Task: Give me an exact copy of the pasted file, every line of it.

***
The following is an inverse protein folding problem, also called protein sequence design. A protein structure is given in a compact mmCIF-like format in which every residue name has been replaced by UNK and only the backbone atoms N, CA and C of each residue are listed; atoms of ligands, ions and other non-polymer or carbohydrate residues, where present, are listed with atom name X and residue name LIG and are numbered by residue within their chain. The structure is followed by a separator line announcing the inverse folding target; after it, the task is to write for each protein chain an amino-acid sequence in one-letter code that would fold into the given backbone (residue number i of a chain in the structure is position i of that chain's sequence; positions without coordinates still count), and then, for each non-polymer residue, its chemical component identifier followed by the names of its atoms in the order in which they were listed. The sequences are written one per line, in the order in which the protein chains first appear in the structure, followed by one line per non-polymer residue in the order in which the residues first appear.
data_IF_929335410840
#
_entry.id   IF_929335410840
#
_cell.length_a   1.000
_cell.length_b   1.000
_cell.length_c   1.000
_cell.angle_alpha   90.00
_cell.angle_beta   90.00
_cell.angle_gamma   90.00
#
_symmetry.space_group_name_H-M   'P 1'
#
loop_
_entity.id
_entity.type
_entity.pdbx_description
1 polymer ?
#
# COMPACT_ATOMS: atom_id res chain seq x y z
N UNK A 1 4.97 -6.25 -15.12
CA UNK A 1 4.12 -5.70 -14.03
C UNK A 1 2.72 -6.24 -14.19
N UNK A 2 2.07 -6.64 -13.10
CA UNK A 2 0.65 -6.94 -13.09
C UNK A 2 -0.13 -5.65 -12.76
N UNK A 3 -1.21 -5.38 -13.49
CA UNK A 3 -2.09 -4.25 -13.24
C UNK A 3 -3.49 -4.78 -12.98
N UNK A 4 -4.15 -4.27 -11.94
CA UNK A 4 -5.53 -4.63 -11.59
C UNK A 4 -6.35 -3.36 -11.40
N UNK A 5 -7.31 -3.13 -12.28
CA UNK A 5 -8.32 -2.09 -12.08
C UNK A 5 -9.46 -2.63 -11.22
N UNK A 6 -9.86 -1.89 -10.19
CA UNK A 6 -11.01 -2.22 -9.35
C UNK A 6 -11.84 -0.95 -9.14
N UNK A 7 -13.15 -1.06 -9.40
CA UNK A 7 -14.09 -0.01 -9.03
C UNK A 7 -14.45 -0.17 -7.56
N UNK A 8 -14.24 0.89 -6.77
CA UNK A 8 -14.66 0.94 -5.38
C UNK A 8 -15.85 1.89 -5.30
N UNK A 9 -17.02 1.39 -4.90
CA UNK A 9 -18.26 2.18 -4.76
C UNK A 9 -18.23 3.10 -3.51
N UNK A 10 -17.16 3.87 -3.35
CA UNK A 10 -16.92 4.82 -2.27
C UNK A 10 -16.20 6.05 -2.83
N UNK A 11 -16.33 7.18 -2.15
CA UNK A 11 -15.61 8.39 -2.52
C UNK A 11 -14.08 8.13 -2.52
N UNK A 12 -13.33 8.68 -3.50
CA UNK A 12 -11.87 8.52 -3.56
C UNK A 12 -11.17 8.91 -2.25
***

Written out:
The following is an inverse protein folding problem, also called protein sequence design. A protein structure is given in a compact mmCIF-like format in which every residue name has been replaced by UNK and only the backbone atoms N, CA and C of each residue are listed; atoms of ligands, ions and other non-polymer or carbohydrate residues, where present, are listed with atom name X and residue name LIG and are numbered by residue within their chain. The structure is followed by a separator line announcing the inverse folding target; after it, the task is to write for each protein chain an amino-acid sequence in one-letter code that would fold into the given backbone (residue number i of a chain in the structure is position i of that chain's sequence; positions without coordinates still count), and then, for each non-polymer residue, its chemical component identifier followed by the names of its atoms in the order in which they were listed. The sequences are written one per line, in the order in which the protein chains first appear in the structure, followed by one line per non-polymer residue in the order in which the residues first appear.
data_IF_929335410840
#
_entry.id   IF_929335410840
#
_cell.length_a   1.000
_cell.length_b   1.000
_cell.length_c   1.000
_cell.angle_alpha   90.00
_cell.angle_beta   90.00
_cell.angle_gamma   90.00
#
_symmetry.space_group_name_H-M   'P 1'
#
loop_
_entity.id
_entity.type
_entity.pdbx_description
1 polymer ?
#
# COMPACT_ATOMS: atom_id res chain seq x y z
N UNK A 1 4.97 -6.25 -15.12
CA UNK A 1 4.12 -5.70 -14.03
C UNK A 1 2.72 -6.24 -14.19
N UNK A 2 2.07 -6.64 -13.10
CA UNK A 2 0.65 -6.94 -13.09
C UNK A 2 -0.13 -5.65 -12.76
N UNK A 3 -1.21 -5.38 -13.49
CA UNK A 3 -2.09 -4.25 -13.24
C UNK A 3 -3.49 -4.78 -12.98
N UNK A 4 -4.15 -4.27 -11.94
CA UNK A 4 -5.53 -4.63 -11.59
C UNK A 4 -6.35 -3.36 -11.40
N UNK A 5 -7.31 -3.13 -12.28
CA UNK A 5 -8.32 -2.09 -12.08
C UNK A 5 -9.46 -2.63 -11.22
N UNK A 6 -9.86 -1.89 -10.19
CA UNK A 6 -11.01 -2.22 -9.35
C UNK A 6 -11.84 -0.95 -9.14
N UNK A 7 -13.15 -1.06 -9.40
CA UNK A 7 -14.09 -0.01 -9.03
C UNK A 7 -14.45 -0.17 -7.56
N UNK A 8 -14.24 0.89 -6.77
CA UNK A 8 -14.66 0.94 -5.38
C UNK A 8 -15.85 1.89 -5.30
N UNK A 9 -17.02 1.39 -4.90
CA UNK A 9 -18.26 2.18 -4.76
C UNK A 9 -18.23 3.10 -3.51
N UNK A 10 -17.16 3.87 -3.35
CA UNK A 10 -16.92 4.82 -2.27
C UNK A 10 -16.20 6.05 -2.83
N UNK A 11 -16.33 7.18 -2.15
CA UNK A 11 -15.61 8.39 -2.52
C UNK A 11 -14.08 8.13 -2.52
N UNK A 12 -13.33 8.68 -3.50
CA UNK A 12 -11.87 8.52 -3.56
C UNK A 12 -11.17 8.91 -2.25